“Currently companies are comparing year-on-year environmental and social performance for their own company, but what really matters is measuring yourself against real-world limits and thresholds. If we wish to be sustainable in our collective global impacts, we need to heed what science is telling us — not just for ourselves, but for the planet — as the line in the sand. In many ways we don’t have a choice. Science and science-based goals are a proxy for what our world requires. Science-based metrics demonstrate in many cases how far we are from a truly sustainable business model that exists within biophysical limits.”
The good news is that more and more companies and stakeholders are recognizing the need for this shift and there has been an increase in the number of companies leveraging context-based approaches to evolve their sustainability strategies, goals and targets. For example, the process of aligning Ford’s GHG emissions reduction target to science has resulted in more aggressive targets than previously stated by the company. Additionally, Autodesk states that if all companies were to apply its GHG emission reduction strategy — C-FACT— we would be on a path to the reductions necessary to align to the IPCC targets.
Industry efforts to address context-based sustainability are also developing. For example, the WRI, CDP and WWF have launched the “Mind the Science, Mind the Gap” initiative that “allows companies to set credible, science-based GHG emissions reduction targets on a company-wide level — with as little effort as possible and consistent with the IPCC 2°C scenario.”
Collaborative Approaches Are Key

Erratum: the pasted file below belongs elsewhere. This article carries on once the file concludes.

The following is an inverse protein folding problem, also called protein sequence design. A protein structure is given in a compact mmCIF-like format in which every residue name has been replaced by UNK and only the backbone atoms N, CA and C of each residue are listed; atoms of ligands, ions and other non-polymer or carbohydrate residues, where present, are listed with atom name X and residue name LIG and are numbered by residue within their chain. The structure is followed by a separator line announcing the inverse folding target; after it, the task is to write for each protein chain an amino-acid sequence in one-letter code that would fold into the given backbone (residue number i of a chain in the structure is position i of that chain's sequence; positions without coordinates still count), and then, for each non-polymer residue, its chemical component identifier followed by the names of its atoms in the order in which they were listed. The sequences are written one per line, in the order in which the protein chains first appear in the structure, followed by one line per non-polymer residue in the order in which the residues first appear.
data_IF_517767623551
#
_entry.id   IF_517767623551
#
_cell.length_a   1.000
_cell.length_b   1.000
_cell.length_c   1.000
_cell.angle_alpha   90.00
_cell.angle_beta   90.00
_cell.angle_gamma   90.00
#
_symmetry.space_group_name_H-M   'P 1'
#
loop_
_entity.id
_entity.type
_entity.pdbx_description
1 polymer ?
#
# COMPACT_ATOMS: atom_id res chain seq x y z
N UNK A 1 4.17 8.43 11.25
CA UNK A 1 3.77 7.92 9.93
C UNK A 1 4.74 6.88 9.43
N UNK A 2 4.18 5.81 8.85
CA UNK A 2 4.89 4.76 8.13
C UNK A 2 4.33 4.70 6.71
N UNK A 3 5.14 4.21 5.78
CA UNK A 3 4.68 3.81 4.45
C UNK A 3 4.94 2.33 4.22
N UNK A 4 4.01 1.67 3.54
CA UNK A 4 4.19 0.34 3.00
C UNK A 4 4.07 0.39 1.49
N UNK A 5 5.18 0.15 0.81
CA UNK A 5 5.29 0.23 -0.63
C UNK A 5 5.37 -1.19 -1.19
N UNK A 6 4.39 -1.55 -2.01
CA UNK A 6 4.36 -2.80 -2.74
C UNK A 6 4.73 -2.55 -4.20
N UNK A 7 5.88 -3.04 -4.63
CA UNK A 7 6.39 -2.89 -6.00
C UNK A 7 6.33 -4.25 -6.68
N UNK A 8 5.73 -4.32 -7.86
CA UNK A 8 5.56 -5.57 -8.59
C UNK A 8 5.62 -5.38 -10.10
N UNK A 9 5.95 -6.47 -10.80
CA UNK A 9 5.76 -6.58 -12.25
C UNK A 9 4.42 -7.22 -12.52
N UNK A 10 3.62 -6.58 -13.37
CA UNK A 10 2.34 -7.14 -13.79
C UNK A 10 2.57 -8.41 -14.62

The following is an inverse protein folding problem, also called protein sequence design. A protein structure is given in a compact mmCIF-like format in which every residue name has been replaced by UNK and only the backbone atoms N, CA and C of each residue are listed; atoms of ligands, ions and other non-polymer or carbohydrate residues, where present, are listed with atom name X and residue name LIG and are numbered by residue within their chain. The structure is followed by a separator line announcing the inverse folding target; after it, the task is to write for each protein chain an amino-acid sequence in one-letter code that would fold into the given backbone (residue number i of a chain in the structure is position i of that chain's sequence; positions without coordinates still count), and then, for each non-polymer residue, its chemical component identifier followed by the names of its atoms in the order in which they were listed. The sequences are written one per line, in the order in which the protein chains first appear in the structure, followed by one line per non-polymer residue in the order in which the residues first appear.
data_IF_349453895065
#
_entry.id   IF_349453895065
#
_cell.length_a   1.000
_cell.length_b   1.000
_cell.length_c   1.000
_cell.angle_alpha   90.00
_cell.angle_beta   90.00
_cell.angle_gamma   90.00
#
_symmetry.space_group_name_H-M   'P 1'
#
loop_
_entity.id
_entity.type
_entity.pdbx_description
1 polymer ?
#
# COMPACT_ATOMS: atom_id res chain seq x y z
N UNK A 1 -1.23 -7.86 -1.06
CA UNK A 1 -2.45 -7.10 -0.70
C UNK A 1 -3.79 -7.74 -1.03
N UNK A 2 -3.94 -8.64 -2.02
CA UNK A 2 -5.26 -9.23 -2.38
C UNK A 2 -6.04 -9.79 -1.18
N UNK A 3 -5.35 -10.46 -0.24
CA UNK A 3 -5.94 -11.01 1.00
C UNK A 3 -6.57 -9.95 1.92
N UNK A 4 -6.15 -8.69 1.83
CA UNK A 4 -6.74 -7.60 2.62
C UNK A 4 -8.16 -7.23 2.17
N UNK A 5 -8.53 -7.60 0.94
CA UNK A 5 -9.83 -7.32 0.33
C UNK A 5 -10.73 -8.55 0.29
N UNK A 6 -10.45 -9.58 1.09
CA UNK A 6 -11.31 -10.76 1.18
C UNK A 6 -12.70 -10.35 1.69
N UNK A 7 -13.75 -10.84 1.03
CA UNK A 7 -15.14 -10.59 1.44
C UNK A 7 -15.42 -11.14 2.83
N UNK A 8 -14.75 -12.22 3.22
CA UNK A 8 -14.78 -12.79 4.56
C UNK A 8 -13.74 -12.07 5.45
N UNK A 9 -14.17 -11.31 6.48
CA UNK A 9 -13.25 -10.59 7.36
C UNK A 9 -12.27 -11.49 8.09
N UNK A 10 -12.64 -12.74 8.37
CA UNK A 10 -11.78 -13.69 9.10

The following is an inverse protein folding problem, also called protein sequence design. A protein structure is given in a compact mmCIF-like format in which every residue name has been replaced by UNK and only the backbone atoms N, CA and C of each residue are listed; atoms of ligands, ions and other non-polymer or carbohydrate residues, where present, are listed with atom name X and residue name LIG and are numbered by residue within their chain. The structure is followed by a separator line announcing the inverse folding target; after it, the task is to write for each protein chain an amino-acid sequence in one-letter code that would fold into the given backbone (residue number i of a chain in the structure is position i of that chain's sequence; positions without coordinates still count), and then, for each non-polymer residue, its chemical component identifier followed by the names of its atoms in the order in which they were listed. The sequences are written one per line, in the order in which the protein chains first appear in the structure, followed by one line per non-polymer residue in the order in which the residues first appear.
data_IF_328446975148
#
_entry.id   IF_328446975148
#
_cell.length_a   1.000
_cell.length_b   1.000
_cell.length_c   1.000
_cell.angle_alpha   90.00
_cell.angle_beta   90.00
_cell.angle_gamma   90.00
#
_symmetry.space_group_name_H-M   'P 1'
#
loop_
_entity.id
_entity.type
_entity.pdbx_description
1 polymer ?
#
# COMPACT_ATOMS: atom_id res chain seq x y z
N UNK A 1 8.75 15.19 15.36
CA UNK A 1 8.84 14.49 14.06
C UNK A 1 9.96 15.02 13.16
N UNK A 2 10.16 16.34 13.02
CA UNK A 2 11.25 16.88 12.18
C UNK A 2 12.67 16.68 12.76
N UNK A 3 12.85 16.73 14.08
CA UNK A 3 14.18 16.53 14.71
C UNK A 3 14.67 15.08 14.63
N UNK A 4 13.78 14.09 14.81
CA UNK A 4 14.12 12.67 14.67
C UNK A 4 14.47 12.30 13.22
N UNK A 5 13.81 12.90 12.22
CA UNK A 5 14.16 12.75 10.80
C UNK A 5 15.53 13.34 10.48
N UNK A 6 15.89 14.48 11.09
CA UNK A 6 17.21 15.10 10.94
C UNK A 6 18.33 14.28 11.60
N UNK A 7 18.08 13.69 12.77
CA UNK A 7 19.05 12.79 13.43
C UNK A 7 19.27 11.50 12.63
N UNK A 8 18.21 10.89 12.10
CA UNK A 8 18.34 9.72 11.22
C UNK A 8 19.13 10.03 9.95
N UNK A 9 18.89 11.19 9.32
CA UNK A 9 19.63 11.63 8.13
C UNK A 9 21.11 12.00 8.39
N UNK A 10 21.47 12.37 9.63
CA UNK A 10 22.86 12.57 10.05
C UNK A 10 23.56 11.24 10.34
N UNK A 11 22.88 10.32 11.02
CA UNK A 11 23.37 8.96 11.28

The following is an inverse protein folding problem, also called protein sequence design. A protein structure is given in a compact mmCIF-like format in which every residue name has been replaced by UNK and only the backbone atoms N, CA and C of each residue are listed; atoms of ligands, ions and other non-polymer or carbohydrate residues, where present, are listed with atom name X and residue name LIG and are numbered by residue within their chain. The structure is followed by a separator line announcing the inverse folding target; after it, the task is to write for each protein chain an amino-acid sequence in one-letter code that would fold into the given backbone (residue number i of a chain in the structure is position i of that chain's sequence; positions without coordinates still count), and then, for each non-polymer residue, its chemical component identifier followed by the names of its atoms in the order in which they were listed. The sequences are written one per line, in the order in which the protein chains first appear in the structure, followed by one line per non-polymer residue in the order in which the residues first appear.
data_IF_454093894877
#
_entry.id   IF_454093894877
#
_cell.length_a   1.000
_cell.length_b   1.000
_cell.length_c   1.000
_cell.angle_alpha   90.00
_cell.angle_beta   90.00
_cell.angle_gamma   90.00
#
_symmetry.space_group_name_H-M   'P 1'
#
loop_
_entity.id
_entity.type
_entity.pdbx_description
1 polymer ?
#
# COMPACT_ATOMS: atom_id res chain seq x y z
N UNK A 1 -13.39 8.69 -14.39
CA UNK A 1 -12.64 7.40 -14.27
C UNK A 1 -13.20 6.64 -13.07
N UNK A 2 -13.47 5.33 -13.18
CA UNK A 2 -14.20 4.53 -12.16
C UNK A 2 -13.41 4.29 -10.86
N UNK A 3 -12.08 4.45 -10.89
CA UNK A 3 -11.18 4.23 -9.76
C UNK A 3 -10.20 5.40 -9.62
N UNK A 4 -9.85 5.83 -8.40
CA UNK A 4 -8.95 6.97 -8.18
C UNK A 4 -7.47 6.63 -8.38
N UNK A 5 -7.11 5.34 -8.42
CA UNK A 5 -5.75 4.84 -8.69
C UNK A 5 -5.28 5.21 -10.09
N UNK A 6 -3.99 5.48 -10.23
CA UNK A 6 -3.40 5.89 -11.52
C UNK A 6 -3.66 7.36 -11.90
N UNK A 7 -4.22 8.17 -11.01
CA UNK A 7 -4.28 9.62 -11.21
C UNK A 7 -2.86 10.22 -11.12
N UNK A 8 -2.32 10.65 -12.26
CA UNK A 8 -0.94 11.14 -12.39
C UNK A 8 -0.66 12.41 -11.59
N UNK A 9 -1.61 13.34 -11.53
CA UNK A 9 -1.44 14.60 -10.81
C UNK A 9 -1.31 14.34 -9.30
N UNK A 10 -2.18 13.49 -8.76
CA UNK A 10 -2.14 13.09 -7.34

Context- and science-based goals may have to be considered at the industry or value chain level, because a company on its own might not be able to make sufficient change to its value chain independently.
This is not to say that corporate goals should not be challenging and that the responsibility should fall on stakeholders throughout the value chain. Companies need to work to understand the science- or context-based goal and then work back from this to come up with scalable short-term goals that are achievable and realistically bring in all parties necessary to achieve the long-term goal. This must also be supported with education and capacity building programs that ensure all players have an understanding of the opportunities these efforts provide and the potential challenges to be overcome.
The Journey Ahead — Sophisticated Approaches
Recent work by scientists at the Stockholm Resilience Centre showed that we already have exceeded three of the nine planetary boundaries within which we must remain for humans to thrive. While we all recognize that building a business which equally balances financial, ethical, environmental, and social aspects is a journey that does not happen overnight, this will always be a challenge, and it is not an excuse for inaction.
The 2014 TVR findings suggest that companies must become more sophisticated in their approaches to addressing key sustainability risks and opportunities. A strategy rooted in context-based metrics, goals and targets is one way of doing this. As we state in the TVR findings: It’s not necessarily about more measurement. It’s about better measurement, better targets and new ways to meet them.